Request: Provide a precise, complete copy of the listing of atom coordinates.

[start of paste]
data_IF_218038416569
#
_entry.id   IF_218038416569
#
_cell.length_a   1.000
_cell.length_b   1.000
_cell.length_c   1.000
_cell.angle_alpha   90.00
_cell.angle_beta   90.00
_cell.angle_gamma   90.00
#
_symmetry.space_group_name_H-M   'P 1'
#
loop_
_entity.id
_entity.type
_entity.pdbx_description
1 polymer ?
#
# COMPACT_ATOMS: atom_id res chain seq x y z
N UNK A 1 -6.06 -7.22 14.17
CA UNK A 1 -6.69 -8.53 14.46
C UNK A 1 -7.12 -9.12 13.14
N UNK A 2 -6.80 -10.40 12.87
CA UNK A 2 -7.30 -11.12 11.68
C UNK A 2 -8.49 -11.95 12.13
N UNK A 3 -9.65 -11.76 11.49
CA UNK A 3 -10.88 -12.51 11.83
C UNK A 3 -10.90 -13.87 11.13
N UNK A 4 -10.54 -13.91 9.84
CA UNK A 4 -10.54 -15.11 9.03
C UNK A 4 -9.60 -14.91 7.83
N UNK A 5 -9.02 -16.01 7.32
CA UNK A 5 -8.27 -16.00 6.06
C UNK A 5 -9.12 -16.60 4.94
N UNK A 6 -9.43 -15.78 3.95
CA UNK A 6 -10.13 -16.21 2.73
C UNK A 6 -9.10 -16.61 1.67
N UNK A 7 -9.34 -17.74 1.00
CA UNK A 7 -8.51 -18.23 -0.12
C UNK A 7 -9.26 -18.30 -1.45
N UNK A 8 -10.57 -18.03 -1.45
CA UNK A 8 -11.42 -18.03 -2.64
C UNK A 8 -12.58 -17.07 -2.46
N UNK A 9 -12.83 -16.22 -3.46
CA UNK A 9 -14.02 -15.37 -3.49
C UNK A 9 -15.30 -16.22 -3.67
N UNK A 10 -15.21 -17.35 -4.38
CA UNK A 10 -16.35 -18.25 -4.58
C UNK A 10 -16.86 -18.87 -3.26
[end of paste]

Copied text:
data_IF_218038416569
#
_entry.id   IF_218038416569
#
_cell.length_a   1.000
_cell.length_b   1.000
_cell.length_c   1.000
_cell.angle_alpha   90.00
_cell.angle_beta   90.00
_cell.angle_gamma   90.00
#
_symmetry.space_group_name_H-M   'P 1'
#
loop_
_entity.id
_entity.type
_entity.pdbx_description
1 polymer ?
#
# COMPACT_ATOMS: atom_id res chain seq x y z
N UNK A 1 -6.06 -7.22 14.17
CA UNK A 1 -6.69 -8.53 14.46
C UNK A 1 -7.12 -9.12 13.14
N UNK A 2 -6.80 -10.40 12.87
CA UNK A 2 -7.30 -11.12 11.68
C UNK A 2 -8.49 -11.95 12.13
N UNK A 3 -9.65 -11.76 11.49
CA UNK A 3 -10.88 -12.51 11.83
C UNK A 3 -10.90 -13.87 11.13
N UNK A 4 -10.54 -13.91 9.84
CA UNK A 4 -10.54 -15.11 9.03
C UNK A 4 -9.60 -14.91 7.83
N UNK A 5 -9.02 -16.01 7.32
CA UNK A 5 -8.27 -16.00 6.06
C UNK A 5 -9.12 -16.60 4.94
N UNK A 6 -9.43 -15.78 3.95
CA UNK A 6 -10.13 -16.21 2.73
C UNK A 6 -9.10 -16.61 1.67
N UNK A 7 -9.34 -17.74 1.00
CA UNK A 7 -8.51 -18.23 -0.12
C UNK A 7 -9.26 -18.30 -1.45
N UNK A 8 -10.57 -18.03 -1.45
CA UNK A 8 -11.42 -18.03 -2.64
C UNK A 8 -12.58 -17.07 -2.46
N UNK A 9 -12.83 -16.22 -3.46
CA UNK A 9 -14.02 -15.37 -3.49
C UNK A 9 -15.30 -16.22 -3.67
N UNK A 10 -15.21 -17.35 -4.38
CA UNK A 10 -16.35 -18.25 -4.58
C UNK A 10 -16.86 -18.87 -3.26